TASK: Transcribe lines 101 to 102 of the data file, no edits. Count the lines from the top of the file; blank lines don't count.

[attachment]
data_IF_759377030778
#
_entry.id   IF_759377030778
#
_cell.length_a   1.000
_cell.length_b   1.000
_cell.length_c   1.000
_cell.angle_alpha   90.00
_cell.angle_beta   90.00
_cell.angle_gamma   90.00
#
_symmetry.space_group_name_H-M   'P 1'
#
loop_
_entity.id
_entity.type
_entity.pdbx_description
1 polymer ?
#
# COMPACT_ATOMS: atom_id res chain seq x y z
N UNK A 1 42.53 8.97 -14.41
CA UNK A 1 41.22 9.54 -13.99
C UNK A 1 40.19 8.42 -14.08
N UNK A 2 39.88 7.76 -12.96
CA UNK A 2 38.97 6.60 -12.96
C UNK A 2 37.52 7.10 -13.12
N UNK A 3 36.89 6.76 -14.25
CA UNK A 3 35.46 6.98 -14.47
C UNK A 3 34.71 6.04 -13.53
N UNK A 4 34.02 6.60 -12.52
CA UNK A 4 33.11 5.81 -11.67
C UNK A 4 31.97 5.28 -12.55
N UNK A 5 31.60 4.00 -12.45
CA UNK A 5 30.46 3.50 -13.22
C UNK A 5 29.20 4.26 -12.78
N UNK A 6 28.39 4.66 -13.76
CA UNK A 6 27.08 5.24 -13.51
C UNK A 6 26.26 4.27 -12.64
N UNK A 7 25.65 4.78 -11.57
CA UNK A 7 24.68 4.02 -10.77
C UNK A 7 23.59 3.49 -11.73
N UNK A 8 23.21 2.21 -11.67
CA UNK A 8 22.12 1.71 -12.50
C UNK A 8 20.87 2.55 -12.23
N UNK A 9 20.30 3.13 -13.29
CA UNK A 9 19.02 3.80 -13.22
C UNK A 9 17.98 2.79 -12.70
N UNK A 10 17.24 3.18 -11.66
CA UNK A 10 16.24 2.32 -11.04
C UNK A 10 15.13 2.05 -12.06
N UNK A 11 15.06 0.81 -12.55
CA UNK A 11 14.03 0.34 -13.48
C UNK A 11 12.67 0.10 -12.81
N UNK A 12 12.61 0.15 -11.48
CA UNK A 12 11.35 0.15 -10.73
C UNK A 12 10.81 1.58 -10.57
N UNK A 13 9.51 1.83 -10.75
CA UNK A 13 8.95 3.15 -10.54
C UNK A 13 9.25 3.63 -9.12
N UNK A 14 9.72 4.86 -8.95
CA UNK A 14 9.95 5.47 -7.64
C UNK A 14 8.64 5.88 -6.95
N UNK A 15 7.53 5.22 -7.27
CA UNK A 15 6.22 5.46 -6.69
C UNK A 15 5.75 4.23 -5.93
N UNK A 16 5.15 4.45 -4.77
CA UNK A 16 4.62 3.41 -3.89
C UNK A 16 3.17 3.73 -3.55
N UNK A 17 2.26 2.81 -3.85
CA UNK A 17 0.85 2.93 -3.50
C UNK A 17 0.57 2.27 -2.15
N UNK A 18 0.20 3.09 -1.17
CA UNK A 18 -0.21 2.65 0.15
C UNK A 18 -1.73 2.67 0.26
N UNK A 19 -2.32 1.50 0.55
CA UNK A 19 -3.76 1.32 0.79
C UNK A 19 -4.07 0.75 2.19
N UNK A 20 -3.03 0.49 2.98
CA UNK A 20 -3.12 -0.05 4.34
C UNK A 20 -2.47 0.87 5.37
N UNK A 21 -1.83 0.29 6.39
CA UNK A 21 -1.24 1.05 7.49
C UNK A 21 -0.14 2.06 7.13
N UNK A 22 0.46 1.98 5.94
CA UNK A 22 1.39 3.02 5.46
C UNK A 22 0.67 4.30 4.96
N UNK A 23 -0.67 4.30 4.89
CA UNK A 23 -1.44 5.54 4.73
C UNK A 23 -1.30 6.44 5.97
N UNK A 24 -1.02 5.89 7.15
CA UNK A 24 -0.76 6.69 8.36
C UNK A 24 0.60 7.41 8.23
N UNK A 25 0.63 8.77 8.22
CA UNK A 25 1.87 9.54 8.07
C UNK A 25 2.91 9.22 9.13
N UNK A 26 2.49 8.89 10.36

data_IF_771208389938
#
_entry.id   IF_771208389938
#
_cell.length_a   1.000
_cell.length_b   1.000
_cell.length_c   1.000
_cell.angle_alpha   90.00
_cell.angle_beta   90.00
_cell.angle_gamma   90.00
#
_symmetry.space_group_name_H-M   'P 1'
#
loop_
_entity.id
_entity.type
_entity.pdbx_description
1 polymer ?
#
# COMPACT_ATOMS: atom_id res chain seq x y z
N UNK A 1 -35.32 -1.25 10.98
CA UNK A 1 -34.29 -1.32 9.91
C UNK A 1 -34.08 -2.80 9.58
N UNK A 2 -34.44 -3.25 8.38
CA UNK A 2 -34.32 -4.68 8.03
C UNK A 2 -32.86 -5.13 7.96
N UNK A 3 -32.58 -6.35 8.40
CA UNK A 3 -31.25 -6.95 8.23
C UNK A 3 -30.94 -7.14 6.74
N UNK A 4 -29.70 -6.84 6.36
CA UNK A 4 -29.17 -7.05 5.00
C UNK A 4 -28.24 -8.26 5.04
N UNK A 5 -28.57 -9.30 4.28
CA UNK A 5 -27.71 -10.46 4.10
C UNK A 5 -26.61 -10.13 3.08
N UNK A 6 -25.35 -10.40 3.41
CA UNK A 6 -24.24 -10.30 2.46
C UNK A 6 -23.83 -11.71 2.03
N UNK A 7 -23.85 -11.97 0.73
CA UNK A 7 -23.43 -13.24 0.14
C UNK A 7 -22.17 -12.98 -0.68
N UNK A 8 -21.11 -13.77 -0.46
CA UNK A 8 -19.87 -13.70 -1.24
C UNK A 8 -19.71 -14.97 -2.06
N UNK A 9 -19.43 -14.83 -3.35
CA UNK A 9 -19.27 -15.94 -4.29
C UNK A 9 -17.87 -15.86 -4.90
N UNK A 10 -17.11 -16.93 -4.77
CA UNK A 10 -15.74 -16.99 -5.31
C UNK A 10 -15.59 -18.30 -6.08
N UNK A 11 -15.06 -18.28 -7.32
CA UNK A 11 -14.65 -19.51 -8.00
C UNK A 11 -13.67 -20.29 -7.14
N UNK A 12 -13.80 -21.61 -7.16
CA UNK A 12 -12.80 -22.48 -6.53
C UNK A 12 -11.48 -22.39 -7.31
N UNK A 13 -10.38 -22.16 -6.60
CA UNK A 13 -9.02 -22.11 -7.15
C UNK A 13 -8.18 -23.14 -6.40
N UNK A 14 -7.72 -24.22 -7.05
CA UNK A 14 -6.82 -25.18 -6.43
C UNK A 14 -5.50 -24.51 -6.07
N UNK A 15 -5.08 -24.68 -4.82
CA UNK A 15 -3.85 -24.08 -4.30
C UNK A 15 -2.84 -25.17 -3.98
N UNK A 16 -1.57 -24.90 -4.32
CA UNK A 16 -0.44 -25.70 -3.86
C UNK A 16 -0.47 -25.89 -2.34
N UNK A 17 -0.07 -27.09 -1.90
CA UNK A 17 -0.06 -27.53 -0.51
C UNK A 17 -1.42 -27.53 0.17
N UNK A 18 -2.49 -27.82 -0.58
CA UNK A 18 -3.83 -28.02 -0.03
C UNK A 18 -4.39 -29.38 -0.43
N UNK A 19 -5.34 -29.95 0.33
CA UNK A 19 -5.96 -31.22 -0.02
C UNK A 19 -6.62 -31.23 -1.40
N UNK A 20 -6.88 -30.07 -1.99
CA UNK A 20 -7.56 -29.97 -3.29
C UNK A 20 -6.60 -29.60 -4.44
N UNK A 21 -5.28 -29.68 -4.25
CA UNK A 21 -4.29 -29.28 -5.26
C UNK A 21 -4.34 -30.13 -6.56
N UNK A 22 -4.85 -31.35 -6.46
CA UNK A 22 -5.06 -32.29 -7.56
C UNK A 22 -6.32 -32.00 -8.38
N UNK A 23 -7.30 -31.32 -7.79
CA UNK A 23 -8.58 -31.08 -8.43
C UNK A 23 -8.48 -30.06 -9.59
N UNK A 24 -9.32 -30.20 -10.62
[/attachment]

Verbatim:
_cell.length_a   1.000
_cell.length_b   1.000